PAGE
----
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1820 Cornwall Street

1820 Cornwall Street, Regina, Saskatchewan, S4P, Canada

Formally Recognized: 1992/09/21

Front façade, showing Peace Tower and two wings, 2005.; Ross Herrington, 2005
Front elevation
Royal Canadian Legion crest on foyer's terrazzo floor, 2005.; Ross Herrington, 2005.
Legion Crest
Close-up view of Peace Tower, 2005.; Ross Herrington, 2005
Peace Tower

Other Name(s)

Royal Canadian Legion Branch No. 1 (Memorial Hall)
Royal Canadian Legion Memorial Hall
1820 Cornwall Street

Links and documents

Construction Date(s)

1947/01/01 to 1951/12/31

Listed on the Canadian Register: 2006/08/16

Statement of Significance

Description of Historic Place

1820 Cornwall Street is a Municipal Heritage Property that comprises six commercial lots in the downtown area of the City of Regina. The property, known as the Royal Canadian Legion Memorial Hall, features a two-storey building with a light-brown brick and Tyndall Stone façade and prominent central tower, which was constructed between 1947 and 1951. The Municipal Heritage Property designation applies specifically to the Cornwall Street façade as well as to the Memorial Tower, the stained glass windows, murals, terrazzo flooring, coats of arms, and wrought-iron gates which separate the foyer from the Trophy Room and Chapel.

Heritage Value

The heritage value of 1820 Cornwall Street resides in its status as the first branch of the Royal Canadian Legion to receive a charter. Issued in 1926, the Regina Branch is known as Branch No. 1. The Royal Canadian Legion originated with the formation of the Great War Veterans Association (G.W.V.A) in April 1917 and by 1919 had become the largest organization representing the interests and welfare of returning servicemen and women. In 1926, the G.W.V.A. and other groups joined to form the Canadian Legion British Empire Service League. In 1960, Royal Assent was granted, allowing the organization to become the Royal Canadian Legion. Since its inception, the Legion has focused its efforts on securing adequate pensions and other benefits for veterans and their dependants.

The heritage value of 1820 Cornwall Street also resides in its architecture, which is a late example of the Classical Moderne style, a variant of the larger Art Deco movement, which was popular during the interwar period. The style, used extensively for buildings constructed under Franklin D. Roosevelt’s “New Deal” public works program in the United States, reflects national aspirations for recovery, stability and endurance. It represents a synthesis of traditional and modern architectural influences, characterized by monumental, classically-balanced masses with an emphasis on symmetry and horizontality. Stan Storey of the Regina architectural firm of Van Egmond and Storey prepared plans for the Canadian Legion Memorial Hall in the summer of 1945. The cornerstone was laid on October 1, 1947 and the basement level was occupied by Legion members in May 1948. By 1950, construction of the upper floor was initiated, although to a revised exterior design. Princess Elizabeth and the Duke of Edinburgh participated in the official opening on October 17, 1951.

Further heritage value resides in the Memorial Hall, which features a central Memorial Peace Tower, believed to be the only one of its kind other than the Peace Tower of the Parliament Buildings in Ottawa. The Memorial Tower is enhanced by five stained glass windows which were unveiled on May 14, 1955 by Governor General Vincent Massey. Eight large murals in the Memorial Chamber depict important events and images of Canadian military history and were executed in 1956 by Canadian artist Kenneth Lochhead. A large Legion crest is incorporated into the foyer’s terrazzo floor, and two large plaster cast coats of arms are situated above the entrance and auditorium doors.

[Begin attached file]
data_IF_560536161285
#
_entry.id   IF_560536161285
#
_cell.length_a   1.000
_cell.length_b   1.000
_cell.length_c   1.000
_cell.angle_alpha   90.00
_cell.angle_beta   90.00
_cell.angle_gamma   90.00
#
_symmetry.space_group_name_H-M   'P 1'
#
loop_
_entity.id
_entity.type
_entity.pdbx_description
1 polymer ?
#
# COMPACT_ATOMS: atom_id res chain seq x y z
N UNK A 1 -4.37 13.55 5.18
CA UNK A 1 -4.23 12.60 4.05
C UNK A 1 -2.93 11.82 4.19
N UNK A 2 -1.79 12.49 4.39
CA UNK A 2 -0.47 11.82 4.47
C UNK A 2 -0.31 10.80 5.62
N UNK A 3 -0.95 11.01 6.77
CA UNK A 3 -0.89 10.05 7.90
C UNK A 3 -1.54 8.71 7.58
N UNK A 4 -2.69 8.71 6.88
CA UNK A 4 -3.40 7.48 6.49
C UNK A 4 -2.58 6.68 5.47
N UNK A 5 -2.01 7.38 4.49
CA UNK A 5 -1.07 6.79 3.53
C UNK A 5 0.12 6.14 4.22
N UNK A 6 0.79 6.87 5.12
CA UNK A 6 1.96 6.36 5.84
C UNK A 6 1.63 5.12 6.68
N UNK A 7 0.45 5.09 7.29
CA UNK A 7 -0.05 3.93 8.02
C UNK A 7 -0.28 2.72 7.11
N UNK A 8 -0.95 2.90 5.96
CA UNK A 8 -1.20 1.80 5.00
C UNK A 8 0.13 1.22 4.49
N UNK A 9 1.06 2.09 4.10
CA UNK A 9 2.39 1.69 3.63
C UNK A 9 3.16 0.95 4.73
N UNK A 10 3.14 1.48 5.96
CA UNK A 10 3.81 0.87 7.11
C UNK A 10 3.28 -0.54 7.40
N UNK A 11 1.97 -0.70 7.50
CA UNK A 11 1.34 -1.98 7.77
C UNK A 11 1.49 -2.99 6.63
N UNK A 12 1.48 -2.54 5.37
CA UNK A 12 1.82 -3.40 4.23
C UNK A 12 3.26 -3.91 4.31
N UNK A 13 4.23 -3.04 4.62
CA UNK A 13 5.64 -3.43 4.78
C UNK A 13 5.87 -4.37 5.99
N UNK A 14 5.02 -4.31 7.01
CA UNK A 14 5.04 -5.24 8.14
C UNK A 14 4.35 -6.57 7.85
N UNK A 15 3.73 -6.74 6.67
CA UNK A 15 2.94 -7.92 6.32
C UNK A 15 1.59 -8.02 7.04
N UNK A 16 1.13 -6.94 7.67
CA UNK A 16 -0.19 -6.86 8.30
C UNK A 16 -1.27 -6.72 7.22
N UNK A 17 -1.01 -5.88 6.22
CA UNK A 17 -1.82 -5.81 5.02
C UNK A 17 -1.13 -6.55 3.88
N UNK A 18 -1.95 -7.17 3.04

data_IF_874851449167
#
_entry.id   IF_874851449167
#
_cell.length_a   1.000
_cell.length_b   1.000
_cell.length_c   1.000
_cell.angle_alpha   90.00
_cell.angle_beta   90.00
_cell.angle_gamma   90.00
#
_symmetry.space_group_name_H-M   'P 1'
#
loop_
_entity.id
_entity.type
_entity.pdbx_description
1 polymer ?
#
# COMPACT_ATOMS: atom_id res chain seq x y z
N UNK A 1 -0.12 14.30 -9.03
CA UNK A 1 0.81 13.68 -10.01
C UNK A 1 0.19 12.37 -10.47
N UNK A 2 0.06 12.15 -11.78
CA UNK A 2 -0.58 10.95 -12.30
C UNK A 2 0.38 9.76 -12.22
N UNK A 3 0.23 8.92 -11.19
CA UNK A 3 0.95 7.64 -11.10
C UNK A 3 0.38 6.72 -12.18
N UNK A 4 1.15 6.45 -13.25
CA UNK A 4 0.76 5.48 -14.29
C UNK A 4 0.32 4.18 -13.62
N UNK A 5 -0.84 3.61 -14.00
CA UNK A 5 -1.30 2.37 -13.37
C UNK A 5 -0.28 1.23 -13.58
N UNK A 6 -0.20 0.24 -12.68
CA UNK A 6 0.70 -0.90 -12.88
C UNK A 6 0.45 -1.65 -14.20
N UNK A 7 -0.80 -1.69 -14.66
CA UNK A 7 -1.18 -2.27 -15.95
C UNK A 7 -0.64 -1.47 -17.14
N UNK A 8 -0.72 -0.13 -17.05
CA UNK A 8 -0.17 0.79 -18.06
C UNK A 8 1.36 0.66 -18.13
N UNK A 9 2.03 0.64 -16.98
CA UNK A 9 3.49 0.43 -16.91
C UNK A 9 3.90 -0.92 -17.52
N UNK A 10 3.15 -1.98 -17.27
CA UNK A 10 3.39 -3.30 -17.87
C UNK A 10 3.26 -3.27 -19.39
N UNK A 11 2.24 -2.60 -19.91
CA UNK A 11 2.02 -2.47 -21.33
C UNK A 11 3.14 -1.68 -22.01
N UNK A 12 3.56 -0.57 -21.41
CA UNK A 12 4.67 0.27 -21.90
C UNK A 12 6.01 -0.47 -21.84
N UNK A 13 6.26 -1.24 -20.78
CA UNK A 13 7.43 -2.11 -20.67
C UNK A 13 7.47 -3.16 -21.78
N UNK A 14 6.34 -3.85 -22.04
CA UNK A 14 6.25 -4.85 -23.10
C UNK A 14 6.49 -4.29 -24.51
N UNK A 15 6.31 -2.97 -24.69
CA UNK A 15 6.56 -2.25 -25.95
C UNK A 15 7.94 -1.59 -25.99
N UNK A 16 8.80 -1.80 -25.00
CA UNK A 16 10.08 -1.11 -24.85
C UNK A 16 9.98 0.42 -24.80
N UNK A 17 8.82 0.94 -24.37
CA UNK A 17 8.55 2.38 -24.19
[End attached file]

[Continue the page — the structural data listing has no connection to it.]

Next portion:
City of Regina Bylaw No. 9383.

Character-Defining Elements

The heritage value of 1820 Cornwall Street lies in the following character-defining elements:
-those elements that reflect the building’s association with the Royal Canadian Legion, including the inscribed exterior frieze band above the central entrance, stained glass windows, murals, plaster cast coats of arms, wrought-iron gates to the Chapel and Trophy Room which were originally part of the Regina Garrison Sergeants’ Mess, and the Legion crest incorporated into the foyer’s terrazzo floor;
-those elements that demonstrate the Classical Moderne style, including the building’s stepped and symmetrical massing and horizontally-oriented composition, its restrained exterior ornamentation of stylized stone carvings and low reliefs around the main entrance, which contrasts with flat, simplified wall surfaces, and the contrasting verticality of the Memorial Peace Tower with detailed pilasters and entablature.




Recognition Authority

Local Governments (SK)

Recognition Statute

Heritage Property Act, s. 11(1)(a)

Recognition Type

Municipal Heritage Property

Recognition Date


Historical Information

Significant Date(s)

1951/01/01 to 1951/12/31
1926/01/01 to 1926/12/31

Theme - Category and Type

Building Social and Community Life
Community Organizations

Function - Category and Type


Social, Benevolent or Fraternal Club


Commemorative Monument

Architect / Designer

Van Egmond and Storey


Smith Brothers and Wilson

Additional Information

Location of Supporting Documentation

Department of Culture, Youth and Recreation, Heritage Resources Branch 1919 Saskatchewan Drive, Regina File: MHP 1482

Cross-Reference to Collection

Fed/Prov/Terr Identifier

MHP 1482



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